Couple

Photo: Rebekah Jackson Photography

Wedding planning is no easy task—especially if you have to do it all by yourself. From finding your florist to nailing down your guest list, wedding planning needs to be a joint act where both you and your future-spouse are involved. Feeling like you’re the only one pulling the weight when it comes to wedding planning? Just check out these warning signs and see if you should sit down and ask your partner to be chip in more. Trust us, your wedding will run significantly smoother if both of you work together.

Here are some tell-tale signs your partner isn't participating enough in the wedding planning process.


You're attending a lot of vendor meetings alone.

If you’re noticing that your S.O. isn’t making the time or effort to show up to vendor appointments and it’s bothering you, then you need to speak up. We understand that everyone has busy schedules, so work with your partner and find a compromise. If they truly can’t make it to that venue tour or cake tasting, try video chatting them in either during the visit or calling them shortly after for a recap. You’ll feel relieved knowing that even though they couldn’t physically make the appointment, they still will be able to weigh in as long as they are kept in the loop.

Your future spouse hasn't met your wedding planner.

Your wedding planner should be talking to both of you throughout the planning process. If you know your partner doesn’t have your planner’s email or phone number saved, set up a time where you can meet, (preferably in person) and hash out any important details. Synching up your S.O. with your planner is an easy fix to getting them more involved with important wedding decisions.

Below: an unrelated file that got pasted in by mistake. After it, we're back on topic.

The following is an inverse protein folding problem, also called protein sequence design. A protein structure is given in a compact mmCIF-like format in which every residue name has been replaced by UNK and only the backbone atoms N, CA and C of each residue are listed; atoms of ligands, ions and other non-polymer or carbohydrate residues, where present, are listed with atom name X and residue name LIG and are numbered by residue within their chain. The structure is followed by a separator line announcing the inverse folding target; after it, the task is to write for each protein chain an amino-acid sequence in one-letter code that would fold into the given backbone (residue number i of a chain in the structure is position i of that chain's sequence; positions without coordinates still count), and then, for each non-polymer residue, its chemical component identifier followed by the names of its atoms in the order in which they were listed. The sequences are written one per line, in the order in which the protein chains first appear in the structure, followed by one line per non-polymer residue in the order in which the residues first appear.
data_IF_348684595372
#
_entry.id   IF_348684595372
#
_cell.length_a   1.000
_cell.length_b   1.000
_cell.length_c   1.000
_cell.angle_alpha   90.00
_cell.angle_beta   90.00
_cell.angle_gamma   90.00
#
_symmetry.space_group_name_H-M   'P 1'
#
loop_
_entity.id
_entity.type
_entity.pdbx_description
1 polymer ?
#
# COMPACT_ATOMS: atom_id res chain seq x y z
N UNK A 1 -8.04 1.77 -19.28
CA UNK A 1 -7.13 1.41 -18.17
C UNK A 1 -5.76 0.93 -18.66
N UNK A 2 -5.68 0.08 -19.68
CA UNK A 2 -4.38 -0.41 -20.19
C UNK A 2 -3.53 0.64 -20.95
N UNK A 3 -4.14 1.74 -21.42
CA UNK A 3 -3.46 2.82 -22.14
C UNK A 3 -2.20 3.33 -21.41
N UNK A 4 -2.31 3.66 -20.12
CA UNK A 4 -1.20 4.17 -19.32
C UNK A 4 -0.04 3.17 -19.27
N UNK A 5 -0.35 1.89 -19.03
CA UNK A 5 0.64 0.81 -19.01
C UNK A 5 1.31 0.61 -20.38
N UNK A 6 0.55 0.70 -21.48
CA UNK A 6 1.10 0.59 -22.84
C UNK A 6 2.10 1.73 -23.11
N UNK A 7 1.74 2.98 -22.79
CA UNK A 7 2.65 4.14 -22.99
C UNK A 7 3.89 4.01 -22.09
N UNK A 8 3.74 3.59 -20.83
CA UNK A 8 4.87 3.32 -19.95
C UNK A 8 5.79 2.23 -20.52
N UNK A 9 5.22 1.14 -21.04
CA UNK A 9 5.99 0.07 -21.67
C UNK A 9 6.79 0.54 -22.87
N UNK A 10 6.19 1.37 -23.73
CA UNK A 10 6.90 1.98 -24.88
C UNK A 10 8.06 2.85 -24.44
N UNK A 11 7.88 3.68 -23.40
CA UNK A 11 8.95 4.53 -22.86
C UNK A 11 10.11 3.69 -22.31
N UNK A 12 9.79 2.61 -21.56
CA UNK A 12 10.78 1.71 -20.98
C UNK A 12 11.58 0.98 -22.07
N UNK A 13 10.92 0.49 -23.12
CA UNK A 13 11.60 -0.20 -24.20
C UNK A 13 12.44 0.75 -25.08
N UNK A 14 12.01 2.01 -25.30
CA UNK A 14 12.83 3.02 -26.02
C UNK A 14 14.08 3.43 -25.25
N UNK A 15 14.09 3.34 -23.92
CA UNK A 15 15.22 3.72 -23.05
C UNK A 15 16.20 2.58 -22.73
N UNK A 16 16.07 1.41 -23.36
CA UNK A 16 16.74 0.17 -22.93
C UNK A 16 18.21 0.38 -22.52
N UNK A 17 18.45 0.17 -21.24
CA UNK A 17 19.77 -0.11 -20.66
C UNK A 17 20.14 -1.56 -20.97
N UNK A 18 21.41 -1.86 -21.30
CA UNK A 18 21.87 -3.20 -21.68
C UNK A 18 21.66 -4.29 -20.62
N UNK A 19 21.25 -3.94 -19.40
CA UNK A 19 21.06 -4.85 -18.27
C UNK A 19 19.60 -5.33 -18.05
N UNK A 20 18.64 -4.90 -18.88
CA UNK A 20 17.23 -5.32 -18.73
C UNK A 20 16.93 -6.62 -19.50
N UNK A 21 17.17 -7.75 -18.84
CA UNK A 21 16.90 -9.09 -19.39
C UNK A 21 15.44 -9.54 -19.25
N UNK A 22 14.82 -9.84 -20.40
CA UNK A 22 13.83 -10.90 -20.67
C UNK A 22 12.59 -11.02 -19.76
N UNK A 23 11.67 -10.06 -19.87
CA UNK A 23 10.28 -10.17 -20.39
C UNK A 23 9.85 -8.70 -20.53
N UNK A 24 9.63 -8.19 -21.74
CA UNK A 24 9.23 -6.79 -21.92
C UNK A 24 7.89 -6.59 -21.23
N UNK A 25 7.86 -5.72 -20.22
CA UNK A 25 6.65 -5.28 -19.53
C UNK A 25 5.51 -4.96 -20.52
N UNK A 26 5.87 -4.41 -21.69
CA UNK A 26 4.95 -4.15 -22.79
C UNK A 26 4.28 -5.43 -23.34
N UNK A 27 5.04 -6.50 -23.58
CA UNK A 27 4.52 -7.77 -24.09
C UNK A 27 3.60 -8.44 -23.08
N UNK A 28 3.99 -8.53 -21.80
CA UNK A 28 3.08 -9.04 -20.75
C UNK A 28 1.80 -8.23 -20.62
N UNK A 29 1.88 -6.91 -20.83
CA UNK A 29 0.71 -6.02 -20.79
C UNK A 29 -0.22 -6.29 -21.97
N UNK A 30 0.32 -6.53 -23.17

They say “I don’t care” every time you ask for an opinion.

It can be a tad annoying if for partner responds with a vague answer every time you ask for their input on a wedding planning decision. Even if they honestly don’t care which linens you should use to dress up your reception tables, it can get irritating having to make all the decisions yourself. Try narrowing down which tasks are more important to have their opinion on, such as if you’re okay with choosing the centerpieces, but need help with figuring out your menu selections. Then set a designated time, (like over dinner) where you can sit down and discuss which tasks you need more than just a “whatever works” response.

Your future in-laws are constantly asking you questions about the wedding.

If you’re noticing that your partner's parents are talking to you way more than they are talking to your future-spouse about wedding details, you should address it. Your partner is technically responsible for relaying important information to his/her family members. Have them check in with their parents/wedding party regularly and be sure to add any wedding details you are tired of repeating to your wedding website.

They don't know about your wedding planning checklist.

Both you and your S.O. should be aware of which wedding planning tasks you’ve crossed off the list. If they have no idea whether or not the seating chart is finished, then this means they aren’t staying on top of the wedding planning process. Try having a date night once every week or two where you can discuss wedding details. This will keep them up-to-date with which tasks are complete and which still need to be tackled. You can also work on delegating responsibility to your partner, giving him or her ownership over certain tasks.